[foaf-protocols] FOAF+SSL delegation: logging in to an HTTP server
Bruno.Harbulot at manchester.ac.uk
Thu Mar 19 18:43:36 CET 2009
Hi Toby and Melvin,
Toby Inkster wrote:
> Started writing this yesterday, but then I decided to stop and come back
> to it later. Haven't had an opportunity to put any more thought into it
> yet, but thought I'd forward my thoughts so far...
> On Wed, 2009-03-18 at 00:54 +0100, Melvin Carvalho wrote:
>> 1. Consumer redirects User Agent to a FOAF+SSL service provider with
>> known public key
>> 2. User authenticates, and service provider signs the webid with
>> private key, redirecting User Agent back
>> 3. Consumer decodes with public key authenticates as webid
>> Issue: possible replay attack, but this can be repelled by also
>> sending a timestamp/nonce pair to be encoded also
> This will work. Possible version avoiding replay attacks would be:
> Service Provider (SP): website wanting to provide an authenticated
> service, but lacking the ability to provide HTTPS in general, or FOAF
> +SSL in particular. We'll assume their domain name is example.org.
> User: person with a FOAF+SSL-enabled certificate installed in their
> browser, and wishing to use SP's service.
> Authentication Service (AS): suitable FOAF+SSL website. We'll assume
> their domain name is secure.example.net.
> 1. AS provides SP with its public key. This is done beforehand.
> 2. SP publishes a public key at http://example.org/key.txt (or any other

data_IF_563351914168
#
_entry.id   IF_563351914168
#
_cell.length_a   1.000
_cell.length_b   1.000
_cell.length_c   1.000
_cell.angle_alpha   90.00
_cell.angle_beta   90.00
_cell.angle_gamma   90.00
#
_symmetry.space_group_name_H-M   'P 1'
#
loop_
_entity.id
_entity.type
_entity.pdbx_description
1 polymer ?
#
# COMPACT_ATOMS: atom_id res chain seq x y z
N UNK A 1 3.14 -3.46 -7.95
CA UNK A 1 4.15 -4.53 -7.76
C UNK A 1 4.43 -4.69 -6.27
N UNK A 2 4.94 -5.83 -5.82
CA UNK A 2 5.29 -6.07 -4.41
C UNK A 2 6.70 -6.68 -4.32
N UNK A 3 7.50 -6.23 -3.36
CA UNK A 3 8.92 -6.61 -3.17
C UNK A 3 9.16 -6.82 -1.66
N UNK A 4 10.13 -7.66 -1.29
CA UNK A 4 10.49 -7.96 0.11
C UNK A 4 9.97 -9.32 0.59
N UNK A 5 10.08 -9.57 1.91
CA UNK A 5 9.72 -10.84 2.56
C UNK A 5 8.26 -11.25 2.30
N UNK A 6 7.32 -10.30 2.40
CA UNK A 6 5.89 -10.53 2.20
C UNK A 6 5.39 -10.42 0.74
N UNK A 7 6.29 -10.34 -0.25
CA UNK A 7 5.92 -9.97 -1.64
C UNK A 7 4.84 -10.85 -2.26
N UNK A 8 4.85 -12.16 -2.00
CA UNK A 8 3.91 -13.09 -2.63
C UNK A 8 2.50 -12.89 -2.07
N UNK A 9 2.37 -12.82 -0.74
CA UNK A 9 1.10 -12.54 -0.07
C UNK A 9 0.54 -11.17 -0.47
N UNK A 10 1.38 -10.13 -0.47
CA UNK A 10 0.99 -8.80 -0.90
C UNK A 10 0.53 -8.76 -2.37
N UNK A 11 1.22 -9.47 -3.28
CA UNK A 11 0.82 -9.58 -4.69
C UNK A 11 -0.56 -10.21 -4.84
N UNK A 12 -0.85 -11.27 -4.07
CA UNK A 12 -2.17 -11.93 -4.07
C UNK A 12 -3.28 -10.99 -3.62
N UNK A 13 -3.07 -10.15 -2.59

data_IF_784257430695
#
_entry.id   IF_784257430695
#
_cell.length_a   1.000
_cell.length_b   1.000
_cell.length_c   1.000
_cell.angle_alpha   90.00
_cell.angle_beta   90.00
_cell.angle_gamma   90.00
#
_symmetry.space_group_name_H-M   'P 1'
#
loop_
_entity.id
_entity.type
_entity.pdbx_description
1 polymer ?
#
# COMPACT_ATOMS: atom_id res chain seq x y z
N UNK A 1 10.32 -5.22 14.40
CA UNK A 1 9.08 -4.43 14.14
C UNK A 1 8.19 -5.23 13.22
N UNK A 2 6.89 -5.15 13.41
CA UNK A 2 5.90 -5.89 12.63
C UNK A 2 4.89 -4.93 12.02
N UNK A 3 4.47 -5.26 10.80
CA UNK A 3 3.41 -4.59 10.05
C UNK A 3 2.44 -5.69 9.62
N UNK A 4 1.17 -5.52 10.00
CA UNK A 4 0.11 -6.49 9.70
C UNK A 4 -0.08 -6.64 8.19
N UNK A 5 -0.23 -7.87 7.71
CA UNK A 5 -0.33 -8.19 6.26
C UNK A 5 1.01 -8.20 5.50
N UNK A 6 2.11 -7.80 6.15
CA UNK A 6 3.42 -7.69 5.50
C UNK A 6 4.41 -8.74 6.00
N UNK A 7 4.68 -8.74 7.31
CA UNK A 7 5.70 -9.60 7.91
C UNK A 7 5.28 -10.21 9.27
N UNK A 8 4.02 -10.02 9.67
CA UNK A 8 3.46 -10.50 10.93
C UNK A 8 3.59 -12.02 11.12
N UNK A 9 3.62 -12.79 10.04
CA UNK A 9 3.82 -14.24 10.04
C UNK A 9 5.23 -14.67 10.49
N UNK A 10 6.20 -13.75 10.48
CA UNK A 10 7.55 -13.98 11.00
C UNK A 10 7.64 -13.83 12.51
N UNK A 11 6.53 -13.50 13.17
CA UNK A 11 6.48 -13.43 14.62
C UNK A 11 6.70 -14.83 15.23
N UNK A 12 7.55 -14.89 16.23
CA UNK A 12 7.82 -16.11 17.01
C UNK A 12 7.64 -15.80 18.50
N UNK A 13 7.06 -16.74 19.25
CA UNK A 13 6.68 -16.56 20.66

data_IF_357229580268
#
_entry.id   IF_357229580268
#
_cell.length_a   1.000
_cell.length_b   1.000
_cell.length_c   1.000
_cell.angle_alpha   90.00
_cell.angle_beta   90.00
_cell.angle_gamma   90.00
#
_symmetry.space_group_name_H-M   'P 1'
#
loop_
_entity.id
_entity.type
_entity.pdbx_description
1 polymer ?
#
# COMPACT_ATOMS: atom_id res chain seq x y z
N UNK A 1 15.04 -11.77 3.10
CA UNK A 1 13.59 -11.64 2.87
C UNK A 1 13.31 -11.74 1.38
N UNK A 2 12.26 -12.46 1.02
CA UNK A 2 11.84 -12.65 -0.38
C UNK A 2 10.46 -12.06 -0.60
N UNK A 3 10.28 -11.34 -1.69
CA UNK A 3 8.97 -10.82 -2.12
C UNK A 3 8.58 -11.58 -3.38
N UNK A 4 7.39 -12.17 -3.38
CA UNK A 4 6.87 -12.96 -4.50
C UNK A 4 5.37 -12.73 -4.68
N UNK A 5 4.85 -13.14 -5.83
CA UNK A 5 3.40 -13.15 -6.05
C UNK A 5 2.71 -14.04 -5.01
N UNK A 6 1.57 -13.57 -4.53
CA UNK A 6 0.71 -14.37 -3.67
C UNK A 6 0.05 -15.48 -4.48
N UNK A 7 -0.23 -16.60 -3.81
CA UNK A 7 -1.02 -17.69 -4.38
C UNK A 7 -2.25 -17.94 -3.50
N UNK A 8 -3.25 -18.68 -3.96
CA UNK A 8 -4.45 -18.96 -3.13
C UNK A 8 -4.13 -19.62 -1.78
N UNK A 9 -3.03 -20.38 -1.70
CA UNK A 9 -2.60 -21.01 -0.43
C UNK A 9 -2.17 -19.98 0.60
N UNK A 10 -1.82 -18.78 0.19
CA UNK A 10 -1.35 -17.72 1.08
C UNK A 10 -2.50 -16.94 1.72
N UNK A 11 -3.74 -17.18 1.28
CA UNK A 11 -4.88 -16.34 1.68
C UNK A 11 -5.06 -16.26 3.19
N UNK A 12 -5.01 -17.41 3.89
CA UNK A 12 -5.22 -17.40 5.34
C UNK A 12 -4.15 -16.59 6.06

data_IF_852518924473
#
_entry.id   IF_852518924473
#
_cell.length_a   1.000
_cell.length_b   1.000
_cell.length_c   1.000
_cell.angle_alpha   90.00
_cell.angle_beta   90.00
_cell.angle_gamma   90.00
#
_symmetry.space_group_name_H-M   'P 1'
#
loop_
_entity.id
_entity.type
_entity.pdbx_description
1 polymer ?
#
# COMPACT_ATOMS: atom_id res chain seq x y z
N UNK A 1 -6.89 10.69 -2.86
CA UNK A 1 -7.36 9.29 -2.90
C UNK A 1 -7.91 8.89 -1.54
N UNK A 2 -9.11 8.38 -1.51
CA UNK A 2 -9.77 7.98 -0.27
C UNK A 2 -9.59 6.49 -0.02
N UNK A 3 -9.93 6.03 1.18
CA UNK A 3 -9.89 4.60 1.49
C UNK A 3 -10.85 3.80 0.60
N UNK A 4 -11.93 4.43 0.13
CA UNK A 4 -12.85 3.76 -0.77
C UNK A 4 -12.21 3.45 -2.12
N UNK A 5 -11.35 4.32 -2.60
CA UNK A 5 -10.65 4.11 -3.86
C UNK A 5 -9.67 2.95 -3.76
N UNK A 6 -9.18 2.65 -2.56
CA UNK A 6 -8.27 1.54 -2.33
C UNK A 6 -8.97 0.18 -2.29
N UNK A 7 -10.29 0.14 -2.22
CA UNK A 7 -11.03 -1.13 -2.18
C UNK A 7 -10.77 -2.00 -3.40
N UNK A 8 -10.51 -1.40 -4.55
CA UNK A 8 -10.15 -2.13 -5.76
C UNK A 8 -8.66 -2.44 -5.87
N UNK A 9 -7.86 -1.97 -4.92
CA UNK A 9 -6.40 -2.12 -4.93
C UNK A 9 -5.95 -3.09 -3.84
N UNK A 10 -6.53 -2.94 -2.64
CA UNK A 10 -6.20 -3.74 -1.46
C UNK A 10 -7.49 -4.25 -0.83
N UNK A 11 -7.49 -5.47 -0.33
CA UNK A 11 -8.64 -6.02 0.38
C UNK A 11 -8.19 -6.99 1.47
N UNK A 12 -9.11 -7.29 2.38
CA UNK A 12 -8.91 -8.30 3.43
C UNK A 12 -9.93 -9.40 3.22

> URI at their domain). This is done beforehand.
> 3. SP redirects User to http://secure.example.net/as, providing AS with
> the following parameters in the query string. An [e] indicates that a
> field is encrypted using AS's public key and signed using SP's private
> * Return URI (URI it wants the User to ultimately end up at) [e]
> * Current timestamp [e]
> * Public Key URI
I'm not sure we need to encrypt and sign here. The request to the AS
will be done over SSL between the user's browser and the AS. The return
URI will be the same as the one the user was trying to access in the
first place (so someone between the user and the SP would know it anyway).
For this reason, I don't think the AS needs to know the SP's public key:
steps 2, 3(e), 5, 6 and encryption in 8 (not signing) could be removed.
(Unlike Shibboleth, which discloses only certain attributes to certain
SPs, we're just verifying the ID here. The SP can get further
information from the FOAF files itself later.)
If we do want encryption of the WebID between the user's browser and the
SP in 8, we need to use the SP's public key indeed. My guess is that,
since the communication between the user and the SP would be encrypted
anyway, an eavesdropper could find out the WebID quite easily
(especially if the page says "Welcome <http://example.com/#user>!").
> 4. AS authenticates User with FOAF+SSL. It may offer additional
> services, such as alternative authentication methods if the user has no
> FOAF+SSL certificate installed in their browser.
> 5. AS fetches SP's public key (preferably checking a cache first) and
> decrypts the other request fields.
> 6. If the host name of the return URI and the host name of the public
> key URI do not match, AS raises an error. (Is this unnecessary?)
> 7. If the current timestamp param is "old", then AS raises an error.
> 8. AS redirects User to the return URI passing additional query string
> parameters. An [E] indicates that a field is encrypted using SP's public
> key and signed using AS's private key:
> * Current timestamp [E]
> * User's WebID [E]
> This should make it possible for any service provider to use the AS
> without having to pre-register any encryption secrets with the AS.
We could use a nonce instead of the timestamp to prevent replay attacks.
If using SAML, the response could look like Section 18.104.22.168 of
(with a much simpler <saml:Assertion>/<saml:Subject> that would only
contain the WebID).
The downside of this type of response is that it's still a bit big for
being passed as a query parameter (hence the reliance on automatic POST
upon a GET in Shibboleth).
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